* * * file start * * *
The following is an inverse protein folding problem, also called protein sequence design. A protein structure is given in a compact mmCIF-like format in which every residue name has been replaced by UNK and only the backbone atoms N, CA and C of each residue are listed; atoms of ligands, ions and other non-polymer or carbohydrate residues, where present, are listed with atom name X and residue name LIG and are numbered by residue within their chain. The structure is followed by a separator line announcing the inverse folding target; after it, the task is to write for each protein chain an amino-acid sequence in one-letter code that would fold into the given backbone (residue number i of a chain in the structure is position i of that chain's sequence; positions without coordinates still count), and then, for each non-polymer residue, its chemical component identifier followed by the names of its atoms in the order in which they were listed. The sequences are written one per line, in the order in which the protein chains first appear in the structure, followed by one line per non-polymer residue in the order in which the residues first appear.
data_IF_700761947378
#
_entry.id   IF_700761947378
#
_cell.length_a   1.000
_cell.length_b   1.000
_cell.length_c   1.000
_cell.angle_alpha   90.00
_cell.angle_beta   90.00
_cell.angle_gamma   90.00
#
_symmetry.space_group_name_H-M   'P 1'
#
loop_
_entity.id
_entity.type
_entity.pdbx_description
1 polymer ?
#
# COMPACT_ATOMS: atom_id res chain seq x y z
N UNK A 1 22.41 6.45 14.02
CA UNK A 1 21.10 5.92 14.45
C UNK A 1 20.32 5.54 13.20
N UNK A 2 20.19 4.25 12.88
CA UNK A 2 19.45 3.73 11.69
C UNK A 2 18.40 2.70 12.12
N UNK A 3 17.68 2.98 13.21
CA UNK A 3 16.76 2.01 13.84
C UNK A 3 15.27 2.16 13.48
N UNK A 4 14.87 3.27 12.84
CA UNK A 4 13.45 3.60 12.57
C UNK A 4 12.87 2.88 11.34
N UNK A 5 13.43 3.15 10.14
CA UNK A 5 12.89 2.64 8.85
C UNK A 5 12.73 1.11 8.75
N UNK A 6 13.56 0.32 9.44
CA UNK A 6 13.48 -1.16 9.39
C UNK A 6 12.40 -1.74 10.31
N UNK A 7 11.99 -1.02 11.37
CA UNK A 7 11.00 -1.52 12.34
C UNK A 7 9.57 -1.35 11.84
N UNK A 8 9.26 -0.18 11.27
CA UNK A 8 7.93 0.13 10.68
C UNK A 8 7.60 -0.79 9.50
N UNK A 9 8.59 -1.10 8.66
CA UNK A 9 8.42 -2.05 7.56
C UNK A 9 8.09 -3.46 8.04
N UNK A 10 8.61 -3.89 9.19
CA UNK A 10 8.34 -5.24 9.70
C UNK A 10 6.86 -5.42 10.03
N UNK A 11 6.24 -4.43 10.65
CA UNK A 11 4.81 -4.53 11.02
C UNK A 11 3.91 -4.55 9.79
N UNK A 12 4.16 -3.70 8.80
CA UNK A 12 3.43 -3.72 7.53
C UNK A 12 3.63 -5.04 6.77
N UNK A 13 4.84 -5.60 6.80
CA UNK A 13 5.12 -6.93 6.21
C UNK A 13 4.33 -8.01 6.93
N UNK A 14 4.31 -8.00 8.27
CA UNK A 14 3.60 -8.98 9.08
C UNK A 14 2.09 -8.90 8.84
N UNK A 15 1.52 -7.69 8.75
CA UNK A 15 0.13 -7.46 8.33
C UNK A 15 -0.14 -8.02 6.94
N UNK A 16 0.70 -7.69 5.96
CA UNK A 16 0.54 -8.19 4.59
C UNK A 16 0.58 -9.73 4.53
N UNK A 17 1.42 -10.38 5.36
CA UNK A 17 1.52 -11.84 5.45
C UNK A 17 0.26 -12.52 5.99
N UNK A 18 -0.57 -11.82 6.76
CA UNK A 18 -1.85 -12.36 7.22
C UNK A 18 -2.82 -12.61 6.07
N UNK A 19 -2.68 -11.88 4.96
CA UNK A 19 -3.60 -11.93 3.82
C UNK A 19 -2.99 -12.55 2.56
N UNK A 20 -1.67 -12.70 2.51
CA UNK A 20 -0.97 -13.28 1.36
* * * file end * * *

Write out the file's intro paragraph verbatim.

The following is an inverse protein folding problem, also called protein sequence design. A protein structure is given in a compact mmCIF-like format in which every residue name has been replaced by UNK and only the backbone atoms N, CA and C of each residue are listed; atoms of ligands, ions and other non-polymer or carbohydrate residues, where present, are listed with atom name X and residue name LIG and are numbered by residue within their chain. The structure is followed by a separator line announcing the inverse folding target; after it, the task is to write for each protein chain an amino-acid sequence in one-letter code that would fold into the given backbone (residue number i of a chain in the structure is position i of that chain's sequence; positions without coordinates still count), and then, for each non-polymer residue, its chemical component identifier followed by the names of its atoms in the order in which they were listed. The sequences are written one per line, in the order in which the protein chains first appear in the structure, followed by one line per non-polymer residue in the order in which the residues first appear.